WASHINGTON — A top federal health official said Wednesday that the controversial new guidelines for breast cancer screening do not represent government policy, as the Obama administration sought to keep the debate over mammograms from undermining the prospects for health care reform.
Health and Human Services Secretary Kathleen Sebelius said the new guidelines had "caused a great deal of confusion and worry among women and their families across this country," and she stressed that they were issued by "an outside independent panel of doctors and scientists who ... do not set federal policy and ... don't determine what services are covered by the federal government."
Sebelius' statement challenged the recommendations of that influential panel, the U.S. Preventive Services Task Force, made up of independent experts assembled by her department who said most women should not start routine mammograms until they are 50, as opposed to the current standard of 40. She said government insurance programs would continue to cover routine mammograms for women starting at age 40.
The Medicare program, which primarily covers those 65 or older but also insures younger people with disabilities, currently pays for annual mammograms starting at age 40. Coverage policies for Medicaid, the shared state and federal health insurance program for low-income people, are set by the states.
The task force also recommended that women in their 50s get mammograms routinely every two years, instead of annually. The panel argued that the benefits of more frequent exams were outweighed by the harms caused by false alarms, which can lead to anxiety and sometimes unneeded treatment.
While hailed by many patient advocates and breast cancer experts, the new guidelines have been harshly criticized by the American Cancer Society, the American College of Radiology and others, including some members of Congress. Some have questioned whether the guidelines are related to the health care reform debate and efforts to save money by rationing care — allegations strongly denied by the task force.
"The task force has presented some new evidence for consideration but our policies remain unchanged," Sebelius said. "Indeed, I would be very surprised if any private insurance company changed its mammography coverage decisions as a result of this action."
She added: "My message to women is simple. Mammograms have always been an important life-saving tool in the fight against breast cancer and they still are today. Keep doing what you have been doing for years — talk to your doctor about your individual history, ask questions, and make the decision that is right for you."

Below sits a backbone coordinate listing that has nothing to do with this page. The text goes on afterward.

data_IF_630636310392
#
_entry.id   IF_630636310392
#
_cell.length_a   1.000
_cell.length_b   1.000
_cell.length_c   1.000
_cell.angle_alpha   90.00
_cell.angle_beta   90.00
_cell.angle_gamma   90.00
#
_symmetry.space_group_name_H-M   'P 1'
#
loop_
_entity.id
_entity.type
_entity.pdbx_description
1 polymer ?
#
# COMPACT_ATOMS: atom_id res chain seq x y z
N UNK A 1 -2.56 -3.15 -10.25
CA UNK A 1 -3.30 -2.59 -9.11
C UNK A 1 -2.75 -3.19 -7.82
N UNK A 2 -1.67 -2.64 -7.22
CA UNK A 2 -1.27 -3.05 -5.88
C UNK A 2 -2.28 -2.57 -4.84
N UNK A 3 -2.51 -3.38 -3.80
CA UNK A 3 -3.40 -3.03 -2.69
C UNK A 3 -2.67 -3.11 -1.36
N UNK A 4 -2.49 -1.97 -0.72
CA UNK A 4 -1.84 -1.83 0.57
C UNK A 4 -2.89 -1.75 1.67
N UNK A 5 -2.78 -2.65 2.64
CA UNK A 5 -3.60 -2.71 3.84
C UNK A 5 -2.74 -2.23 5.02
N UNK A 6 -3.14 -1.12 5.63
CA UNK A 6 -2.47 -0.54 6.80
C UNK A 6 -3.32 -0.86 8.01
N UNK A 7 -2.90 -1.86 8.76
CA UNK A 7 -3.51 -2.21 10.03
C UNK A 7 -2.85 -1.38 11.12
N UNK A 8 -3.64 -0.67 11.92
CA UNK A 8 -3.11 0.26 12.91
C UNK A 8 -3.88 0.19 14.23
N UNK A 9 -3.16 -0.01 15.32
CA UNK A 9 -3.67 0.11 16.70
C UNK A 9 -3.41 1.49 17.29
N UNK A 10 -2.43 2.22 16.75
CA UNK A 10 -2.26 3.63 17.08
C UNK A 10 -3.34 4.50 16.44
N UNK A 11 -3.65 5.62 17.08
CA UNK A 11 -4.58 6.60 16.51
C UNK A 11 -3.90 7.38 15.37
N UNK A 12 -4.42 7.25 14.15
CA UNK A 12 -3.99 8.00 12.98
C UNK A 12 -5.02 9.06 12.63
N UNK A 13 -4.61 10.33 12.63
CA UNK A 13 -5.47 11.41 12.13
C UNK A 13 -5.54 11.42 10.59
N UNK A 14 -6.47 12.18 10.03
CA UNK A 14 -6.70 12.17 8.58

Worried that the guidelines might complicate the health care debate, reaction to the panel's decision inside the White House was swift. By Tuesday night, the rationing argument had already made it to Fox News, prompting a quick response on an administration blog.
White House spokesman Dan Pfeiffer said that "this would be a provably false and entirely disingenuous attack, but that hasn't stopped the opponents of health reform to date."
But it was not just Republicans who expressed dismay. Rep. Debbie Wasserman Schultz, D-Fla., who voted for the health overhaul bill in the House, said she was "very concerned" that the recommendations conflict with those of other authorities, like the American Cancer Society."
"At a time when we are working to reform our health care system to provide greater access to preventative care," Wasserman Schultz said, "these guidelines and the fact that they conflict with many of the recommendations from leading cancer organizations only adds to the confusion."
In an interview Wednesday on CNN, Sebelius said that the task force members "do not make policy decisions. They don't make coverage decisions. And that's really the critical piece."
Under health care reform legislation pending in Congress, the task force's recommendations would be used to help determine the basic coverage that insurance companies would need to offer for preventive services. But task force officials said that played no role in the panel's decision and costs were never considered. In fact, the task force decided to review the mammography guidelines and completed the bulk of its work on the issue years before the presidential election and the reform push, said Ned Calonge, the task force's chairman.
Supporters of the new guidelines said they were deeply disappointed by the move, especially coming from an administration that has said its decisions would be driven by science and not politics.
"This should not be an issue of political pressure or public pressure," said Fran Visco, president of the National Breast Cancer Coalition, which supports the task force's findings. "It should be an issue of what the science says and what's best for women. We're not rationing care; we're doing what's best for the health of women."
A group of female GOP lawmakers attacked the task force's recommendations during a news conference Wednesday, arguing that the guidelines would deprive patients of needed care and that they provide a glimpse of the dangers of an increased government role in health care.
"This is how rationing begins. This is the little toe in the edge of the water," Rep. Marsha Blackburn, R-Tenn., said. "This is when you start getting a bureaucrat between you and your physician. This is what we have warned about."
The Washington Post and New York Times contributed to this report.